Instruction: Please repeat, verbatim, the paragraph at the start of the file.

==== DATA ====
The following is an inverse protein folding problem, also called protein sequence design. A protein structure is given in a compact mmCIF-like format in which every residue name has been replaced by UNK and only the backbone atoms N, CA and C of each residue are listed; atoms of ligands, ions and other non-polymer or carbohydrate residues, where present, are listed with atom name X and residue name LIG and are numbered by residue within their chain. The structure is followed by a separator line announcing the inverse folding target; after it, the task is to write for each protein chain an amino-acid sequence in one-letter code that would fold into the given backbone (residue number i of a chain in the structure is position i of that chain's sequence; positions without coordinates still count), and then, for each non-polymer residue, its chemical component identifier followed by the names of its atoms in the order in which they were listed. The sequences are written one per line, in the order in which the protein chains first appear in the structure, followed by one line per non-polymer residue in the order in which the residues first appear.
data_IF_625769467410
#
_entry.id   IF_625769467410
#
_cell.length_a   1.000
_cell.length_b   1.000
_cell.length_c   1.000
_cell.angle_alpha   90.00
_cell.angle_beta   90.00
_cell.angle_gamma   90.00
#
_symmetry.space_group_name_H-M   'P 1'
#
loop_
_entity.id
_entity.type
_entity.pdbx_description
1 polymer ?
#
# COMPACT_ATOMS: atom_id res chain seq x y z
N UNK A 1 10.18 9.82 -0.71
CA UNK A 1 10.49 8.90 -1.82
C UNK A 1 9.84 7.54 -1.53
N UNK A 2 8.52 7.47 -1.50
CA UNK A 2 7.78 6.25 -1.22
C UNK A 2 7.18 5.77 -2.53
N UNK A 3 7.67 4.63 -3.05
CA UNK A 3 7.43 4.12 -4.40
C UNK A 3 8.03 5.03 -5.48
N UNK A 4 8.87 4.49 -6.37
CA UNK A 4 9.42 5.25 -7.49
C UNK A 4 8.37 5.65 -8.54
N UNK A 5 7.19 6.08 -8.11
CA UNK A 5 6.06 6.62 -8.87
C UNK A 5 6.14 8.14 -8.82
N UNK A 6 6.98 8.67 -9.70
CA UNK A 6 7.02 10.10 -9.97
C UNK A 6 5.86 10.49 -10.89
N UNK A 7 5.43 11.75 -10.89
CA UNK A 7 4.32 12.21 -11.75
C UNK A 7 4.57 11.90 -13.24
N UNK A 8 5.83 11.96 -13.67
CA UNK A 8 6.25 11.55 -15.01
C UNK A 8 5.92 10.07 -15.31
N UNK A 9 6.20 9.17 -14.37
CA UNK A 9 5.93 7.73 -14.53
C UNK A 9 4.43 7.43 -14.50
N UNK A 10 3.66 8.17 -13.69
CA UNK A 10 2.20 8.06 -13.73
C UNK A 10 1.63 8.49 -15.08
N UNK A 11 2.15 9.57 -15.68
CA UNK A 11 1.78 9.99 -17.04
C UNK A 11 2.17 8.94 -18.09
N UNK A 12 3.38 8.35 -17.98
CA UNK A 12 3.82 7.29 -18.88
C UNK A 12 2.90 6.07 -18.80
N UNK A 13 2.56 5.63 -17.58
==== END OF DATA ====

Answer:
The following is an inverse protein folding problem, also called protein sequence design. A protein structure is given in a compact mmCIF-like format in which every residue name has been replaced by UNK and only the backbone atoms N, CA and C of each residue are listed; atoms of ligands, ions and other non-polymer or carbohydrate residues, where present, are listed with atom name X and residue name LIG and are numbered by residue within their chain. The structure is followed by a separator line announcing the inverse folding target; after it, the task is to write for each protein chain an amino-acid sequence in one-letter code that would fold into the given backbone (residue number i of a chain in the structure is position i of that chain's sequence; positions without coordinates still count), and then, for each non-polymer residue, its chemical component identifier followed by the names of its atoms in the order in which they were listed. The sequences are written one per line, in the order in which the protein chains first appear in the structure, followed by one line per non-polymer residue in the order in which the residues first appear.